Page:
Daddy returns after three years of absence with no explanation, apparently in order to bond with his boy. His first contact with his son is to telepathically bath the boy in blood while he is sleeping. Thanks pop. When discovered by his concerned Mommy, played by Bernice Stegers, the boy delivers the equally icky line: “Daddy sent it….I just felt something sticky.”
Mom has since moved on, shacking with an American who looks like a cousin of Mark Lynn Baker from “Perfect Strangers,” who’s also a roadie for Quiet Riot.
Dad returns to earth first in the form of an alien in the film’s one effectively creepy scene. A man in a rubber alien suit crabwalks backward and bolts out in front of a moving car.
Daddy’s newfound alien abilities
He can impregnate women with a protractable phallus inserted into the mouth.
He regenerates into human form within, presumably hours in the womb of a woman. NOTE: This is where my own father exercised his own rating system and dragged me from the theater, because, as he said, “I knew you were going to have more questions than I was willing to answer.”
He can melt telephones,
He enjoys the fragrant bouquet of a natural gas line.
He develops a dietary habit of snake eggs.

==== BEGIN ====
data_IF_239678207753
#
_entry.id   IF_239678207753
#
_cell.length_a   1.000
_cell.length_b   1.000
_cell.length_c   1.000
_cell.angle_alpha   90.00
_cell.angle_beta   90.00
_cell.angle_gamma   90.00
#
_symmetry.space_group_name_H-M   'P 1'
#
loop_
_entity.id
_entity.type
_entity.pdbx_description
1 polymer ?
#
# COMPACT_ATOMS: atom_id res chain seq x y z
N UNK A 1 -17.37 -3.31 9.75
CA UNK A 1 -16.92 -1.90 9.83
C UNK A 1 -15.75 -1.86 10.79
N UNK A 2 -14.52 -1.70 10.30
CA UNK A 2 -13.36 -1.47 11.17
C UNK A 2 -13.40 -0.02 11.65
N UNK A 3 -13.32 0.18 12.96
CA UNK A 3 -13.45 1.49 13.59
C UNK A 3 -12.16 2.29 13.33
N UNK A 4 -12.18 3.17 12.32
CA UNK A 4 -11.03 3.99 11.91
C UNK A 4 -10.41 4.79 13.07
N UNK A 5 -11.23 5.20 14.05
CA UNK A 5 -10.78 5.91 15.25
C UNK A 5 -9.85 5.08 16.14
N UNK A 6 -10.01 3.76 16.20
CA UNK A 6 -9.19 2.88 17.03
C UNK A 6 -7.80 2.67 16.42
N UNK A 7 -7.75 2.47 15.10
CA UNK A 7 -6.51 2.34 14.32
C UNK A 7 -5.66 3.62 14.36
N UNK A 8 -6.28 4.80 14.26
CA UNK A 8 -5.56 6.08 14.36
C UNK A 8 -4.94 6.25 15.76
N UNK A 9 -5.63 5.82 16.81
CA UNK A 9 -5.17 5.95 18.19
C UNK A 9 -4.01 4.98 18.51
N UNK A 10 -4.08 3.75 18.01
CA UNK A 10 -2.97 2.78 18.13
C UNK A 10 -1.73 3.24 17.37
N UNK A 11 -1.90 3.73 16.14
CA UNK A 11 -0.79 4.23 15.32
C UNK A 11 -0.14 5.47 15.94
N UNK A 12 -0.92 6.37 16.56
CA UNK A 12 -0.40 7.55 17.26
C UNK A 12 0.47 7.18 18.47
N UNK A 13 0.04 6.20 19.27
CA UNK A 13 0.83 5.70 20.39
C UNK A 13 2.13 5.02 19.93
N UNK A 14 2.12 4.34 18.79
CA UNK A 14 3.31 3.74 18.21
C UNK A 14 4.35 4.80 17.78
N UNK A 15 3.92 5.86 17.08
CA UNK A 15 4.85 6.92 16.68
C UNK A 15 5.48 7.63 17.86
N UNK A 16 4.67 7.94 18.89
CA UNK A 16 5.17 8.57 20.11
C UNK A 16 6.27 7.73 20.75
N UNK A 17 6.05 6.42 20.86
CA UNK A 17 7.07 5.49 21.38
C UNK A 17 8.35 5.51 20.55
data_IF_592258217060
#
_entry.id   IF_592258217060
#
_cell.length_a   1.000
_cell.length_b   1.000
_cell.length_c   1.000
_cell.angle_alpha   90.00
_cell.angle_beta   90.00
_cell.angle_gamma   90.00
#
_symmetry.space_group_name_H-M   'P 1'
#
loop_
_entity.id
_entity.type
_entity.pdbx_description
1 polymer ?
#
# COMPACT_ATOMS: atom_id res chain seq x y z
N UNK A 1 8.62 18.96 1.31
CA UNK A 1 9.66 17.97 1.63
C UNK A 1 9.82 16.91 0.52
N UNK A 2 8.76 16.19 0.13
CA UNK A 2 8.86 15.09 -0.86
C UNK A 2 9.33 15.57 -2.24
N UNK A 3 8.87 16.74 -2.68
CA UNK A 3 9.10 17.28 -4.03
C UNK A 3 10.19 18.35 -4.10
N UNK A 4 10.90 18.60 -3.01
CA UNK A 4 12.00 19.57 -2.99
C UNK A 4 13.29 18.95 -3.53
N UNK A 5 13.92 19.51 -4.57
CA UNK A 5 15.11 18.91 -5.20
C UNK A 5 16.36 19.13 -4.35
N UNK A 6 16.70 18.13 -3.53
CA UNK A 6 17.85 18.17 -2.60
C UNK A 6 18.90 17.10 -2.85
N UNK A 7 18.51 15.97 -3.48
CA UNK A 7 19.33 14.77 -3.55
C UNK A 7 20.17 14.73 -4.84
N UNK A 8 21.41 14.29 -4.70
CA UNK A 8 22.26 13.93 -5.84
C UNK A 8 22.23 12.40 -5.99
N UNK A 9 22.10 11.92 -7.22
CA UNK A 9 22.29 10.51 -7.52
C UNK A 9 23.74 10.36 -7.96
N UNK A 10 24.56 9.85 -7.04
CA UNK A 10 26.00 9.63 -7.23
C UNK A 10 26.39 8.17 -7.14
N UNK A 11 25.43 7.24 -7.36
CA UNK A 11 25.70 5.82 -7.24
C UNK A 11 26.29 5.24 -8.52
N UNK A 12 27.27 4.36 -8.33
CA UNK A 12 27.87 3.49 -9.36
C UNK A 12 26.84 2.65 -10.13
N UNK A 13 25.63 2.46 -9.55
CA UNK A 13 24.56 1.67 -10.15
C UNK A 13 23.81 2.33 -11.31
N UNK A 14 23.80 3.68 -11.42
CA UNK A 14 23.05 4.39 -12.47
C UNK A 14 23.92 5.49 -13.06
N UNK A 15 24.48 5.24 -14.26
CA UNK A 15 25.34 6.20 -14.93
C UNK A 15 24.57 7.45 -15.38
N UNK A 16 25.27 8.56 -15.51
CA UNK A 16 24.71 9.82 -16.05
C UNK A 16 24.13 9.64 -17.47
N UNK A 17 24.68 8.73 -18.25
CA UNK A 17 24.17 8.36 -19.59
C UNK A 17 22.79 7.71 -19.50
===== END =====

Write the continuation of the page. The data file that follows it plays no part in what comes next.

He can produce large boils on his son by biting him.
He informs his son that “If you think hard enough about something, you can make it happen.”
He can also shriek to ear-bleeding decibels.
Tony’s abilities given to him as a gift from Daddy:
He uses his powers to summon:
A midget homicidal clown with a glowing deadly yo-yo
A black panther – not “the” Black Panthers, mind you, though that would have made just as much sense.
Turn people into egg-producing hosts wrapped into cocoons.
His military action figures into full-grown men with fully operational weaponry.
This film exists to pinpoint the exact time the Moog synthesizer became obsolete.
It’s as though director Davenport let his pet cat run wild on the keyboard while recording.
Really hard to say, as I’m not sure the stars even knew what they were soaking in. Seriously, how do you direct a grown man to emote during a scene in which he chews through his own umbilical cord?
Maryam D’Abo is nekkid. The one reason I wish dad would have stuck it out with me in this film.
The (New) Memories
As stated, I had only a casual relationship with X-Tro, as we were two ships passing in the parental-controlled night. My dad flipped on the porch lights before X-Tro and I could get to second base.
But had we endured, I am quite sure Dad would have had to foot quite a bill for various rehad clinics that I would surely have frequented trying to chemically alter my mind so that I could make sense of what the hell X-Tro is all about.
Part I: Rob and Jay discuss ‘Xtro’ (hide the kiddies’ eyes in the first few seconds…no, seriously! Rob’s head may frighten them!)
Part II: Three simple words: Yo-yo Clown midgets
Part III: ‘Naughty bits’
Part IV: A New Hope